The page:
Sunday, October 5, 2008

A confederate soldier's journey

Former Easton councilwoman Carole Heffley visits the grave of Conferderate Army officer Harry W. Coleman in Easton Thursday. Research by Heffley uncovered how the soldier ended up so far from his Mississippi home. (Kevin Mingora, Allentown Morning Call / October 2, 2008)
Research uncovers how he ended up in Easton Cemetery.
By Michael Duck Of The Morning Call
October 3, 2008

Harry W. Coleman, an 18-year-old Confederate Army officer, has lain for a nearly a century and a half in Easton Cemetery -- deep in Union territory, apart from anyone he knew in his life and more than a thousand miles from his home in Mississippi.Uncovering how he ended up in Easton took six months of sleuthing by Carole Heffley, a former city councilwoman and amateur historian, with help from researchers across the country. What she unearthed, she said, is a saga of a family divided, prisoners of war, loyalty, politics and passion.''It's better than 'Gone with the Wind' -- because it's all true,'' said Heffley, who now splits her time between homes in Wellsboro, in Tioga County, and Stokesdale, N.C.Heffley will join fellow historians today for a noon presentation at Easton Area Public Library and to pay respects at the Confederate soldier's nearby gravesite
Related links
Coleman grave Photo
''I dream about Harry, for Pete's sake,'' she said, laughing. ''It's been my morning, noon and night.''Easton Cemetery superintendent Wayne Unangst said he had no idea who Coleman was before Heffley contacted him.Amateur historian Richard Hope of Easton said he's surprised more Confederate soldiers aren't buried here. ''Not everybody in Easton was a gung-ho Northern supporter,'' he said, noting that at least two local newspapers were cool to the Union's cause.Heffley had heard years ago that a Confederate soldier was in the cemetery, but she didn't dig into the history until she began researching an article for ''Easton Is Home: Historic Edition,'' a publication she used to own and to which she still contributes.Heffley learned Coleman joined the Confederate Army three days after his 15th birthday. He served alongside two of his brothers, including his flamboyant older brother James. The elder Coleman, also an officer, later escaped from a Union POW camp -- so that he could be with his fiancee, according to Heffley.Harry Coleman, however, remained behind as a POW. He was passed from one POW camp to another, refusing to renounce the Confederacy, Heffley said.Meanwhile, Harry's sister Frances had met a rising young New Jersey politician named Theodore Fitz Randolph, who married her and brought her back to the North, Heffley said.In 1865, Harry Coleman died of pneumonia while held at Fort Delaware, about 45 miles below Philadelphia. Randolph received his body and buried him in Easton, where Randolph's father was a businessman.Randolph went on to become New Jersey's governor in 1869 and then a U.S. Senator. He and Coleman's sister were later buried in Morristown, N.J.''It was just unreal to find out all of this,'' said Heffley, who relied on sources from the Sons of Confederate Veterans to Louisiana State University researchers in piecing together the story for a new booklet she's unveiling at the library today.Heffley she said she hasn't found any living relatives of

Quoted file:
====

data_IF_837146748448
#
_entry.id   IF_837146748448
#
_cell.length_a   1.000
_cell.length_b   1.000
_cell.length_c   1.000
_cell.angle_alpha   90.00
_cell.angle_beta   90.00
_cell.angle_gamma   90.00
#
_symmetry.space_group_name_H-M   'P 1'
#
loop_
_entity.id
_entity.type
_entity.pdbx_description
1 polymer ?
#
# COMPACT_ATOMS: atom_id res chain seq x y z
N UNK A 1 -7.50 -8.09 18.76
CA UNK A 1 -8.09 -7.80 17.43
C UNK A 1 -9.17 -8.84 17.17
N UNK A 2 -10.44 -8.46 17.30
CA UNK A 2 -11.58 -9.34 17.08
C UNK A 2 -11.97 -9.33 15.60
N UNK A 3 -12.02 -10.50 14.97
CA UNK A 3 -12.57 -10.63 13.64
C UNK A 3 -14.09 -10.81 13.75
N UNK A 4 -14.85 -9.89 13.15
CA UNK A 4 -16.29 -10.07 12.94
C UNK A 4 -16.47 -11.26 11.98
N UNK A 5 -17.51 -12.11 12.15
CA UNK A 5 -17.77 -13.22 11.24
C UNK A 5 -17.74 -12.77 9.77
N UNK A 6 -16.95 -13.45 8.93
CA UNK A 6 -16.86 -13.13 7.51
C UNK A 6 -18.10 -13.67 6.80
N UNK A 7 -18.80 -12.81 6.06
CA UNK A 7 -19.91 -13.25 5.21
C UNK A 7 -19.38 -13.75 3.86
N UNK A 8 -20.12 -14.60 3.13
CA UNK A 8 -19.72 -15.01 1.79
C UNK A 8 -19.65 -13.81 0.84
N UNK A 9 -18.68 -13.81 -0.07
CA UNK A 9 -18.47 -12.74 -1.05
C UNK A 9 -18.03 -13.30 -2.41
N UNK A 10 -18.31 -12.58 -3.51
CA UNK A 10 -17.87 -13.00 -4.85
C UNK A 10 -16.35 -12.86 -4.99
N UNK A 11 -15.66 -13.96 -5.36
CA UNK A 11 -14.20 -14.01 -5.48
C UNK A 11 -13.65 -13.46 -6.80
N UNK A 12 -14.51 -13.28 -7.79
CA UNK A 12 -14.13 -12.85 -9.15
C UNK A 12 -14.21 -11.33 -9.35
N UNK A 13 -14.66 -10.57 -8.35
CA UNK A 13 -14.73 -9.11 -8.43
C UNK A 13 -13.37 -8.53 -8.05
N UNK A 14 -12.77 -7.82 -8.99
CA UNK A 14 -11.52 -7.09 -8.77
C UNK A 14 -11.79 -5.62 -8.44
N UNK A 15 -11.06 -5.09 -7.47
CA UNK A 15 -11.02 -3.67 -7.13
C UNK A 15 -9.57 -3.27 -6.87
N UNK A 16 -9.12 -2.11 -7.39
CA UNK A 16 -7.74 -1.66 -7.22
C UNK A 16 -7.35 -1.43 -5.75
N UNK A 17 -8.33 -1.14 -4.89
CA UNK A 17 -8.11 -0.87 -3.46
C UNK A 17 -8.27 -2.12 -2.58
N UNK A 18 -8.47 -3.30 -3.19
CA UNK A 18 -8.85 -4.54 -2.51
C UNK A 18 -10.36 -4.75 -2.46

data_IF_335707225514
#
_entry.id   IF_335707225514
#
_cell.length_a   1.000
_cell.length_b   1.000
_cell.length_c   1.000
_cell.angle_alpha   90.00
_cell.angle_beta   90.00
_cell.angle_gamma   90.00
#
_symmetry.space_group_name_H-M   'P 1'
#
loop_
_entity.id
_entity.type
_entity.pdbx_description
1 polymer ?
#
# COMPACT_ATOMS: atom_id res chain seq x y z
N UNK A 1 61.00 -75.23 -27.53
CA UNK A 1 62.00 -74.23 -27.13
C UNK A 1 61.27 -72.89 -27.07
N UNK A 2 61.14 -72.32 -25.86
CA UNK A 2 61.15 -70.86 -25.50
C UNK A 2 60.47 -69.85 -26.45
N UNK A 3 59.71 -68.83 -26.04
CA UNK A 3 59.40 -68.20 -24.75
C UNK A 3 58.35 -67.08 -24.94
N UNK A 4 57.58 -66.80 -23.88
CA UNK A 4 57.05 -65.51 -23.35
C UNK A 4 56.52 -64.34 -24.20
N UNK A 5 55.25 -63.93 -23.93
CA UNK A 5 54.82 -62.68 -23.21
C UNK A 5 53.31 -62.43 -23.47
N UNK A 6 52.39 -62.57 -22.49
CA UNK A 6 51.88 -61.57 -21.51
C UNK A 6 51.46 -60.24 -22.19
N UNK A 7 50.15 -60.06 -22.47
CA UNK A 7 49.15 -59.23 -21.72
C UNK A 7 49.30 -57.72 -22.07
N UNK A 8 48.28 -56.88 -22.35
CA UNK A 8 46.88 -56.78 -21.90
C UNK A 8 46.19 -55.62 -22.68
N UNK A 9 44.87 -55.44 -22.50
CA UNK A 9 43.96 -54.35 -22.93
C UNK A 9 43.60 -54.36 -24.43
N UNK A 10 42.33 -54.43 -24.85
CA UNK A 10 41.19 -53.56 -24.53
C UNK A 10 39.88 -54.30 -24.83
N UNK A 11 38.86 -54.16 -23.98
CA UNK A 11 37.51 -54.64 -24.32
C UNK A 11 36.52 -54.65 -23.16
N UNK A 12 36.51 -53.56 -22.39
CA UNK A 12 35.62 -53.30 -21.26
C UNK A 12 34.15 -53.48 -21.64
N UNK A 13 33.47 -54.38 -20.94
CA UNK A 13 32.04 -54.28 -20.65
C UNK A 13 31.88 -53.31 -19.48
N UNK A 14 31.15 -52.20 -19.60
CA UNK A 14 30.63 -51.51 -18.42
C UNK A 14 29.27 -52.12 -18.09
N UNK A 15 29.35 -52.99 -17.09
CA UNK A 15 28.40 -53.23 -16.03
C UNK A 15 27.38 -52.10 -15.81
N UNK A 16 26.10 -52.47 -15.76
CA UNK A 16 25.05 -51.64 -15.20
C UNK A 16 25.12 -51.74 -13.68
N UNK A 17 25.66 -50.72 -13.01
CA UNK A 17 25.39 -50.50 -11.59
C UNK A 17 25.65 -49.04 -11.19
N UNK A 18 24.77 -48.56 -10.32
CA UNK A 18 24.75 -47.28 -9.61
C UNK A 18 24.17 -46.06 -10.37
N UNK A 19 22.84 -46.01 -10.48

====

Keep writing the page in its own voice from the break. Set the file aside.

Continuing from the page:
Copyright © 2008, The Morning Call

No comments: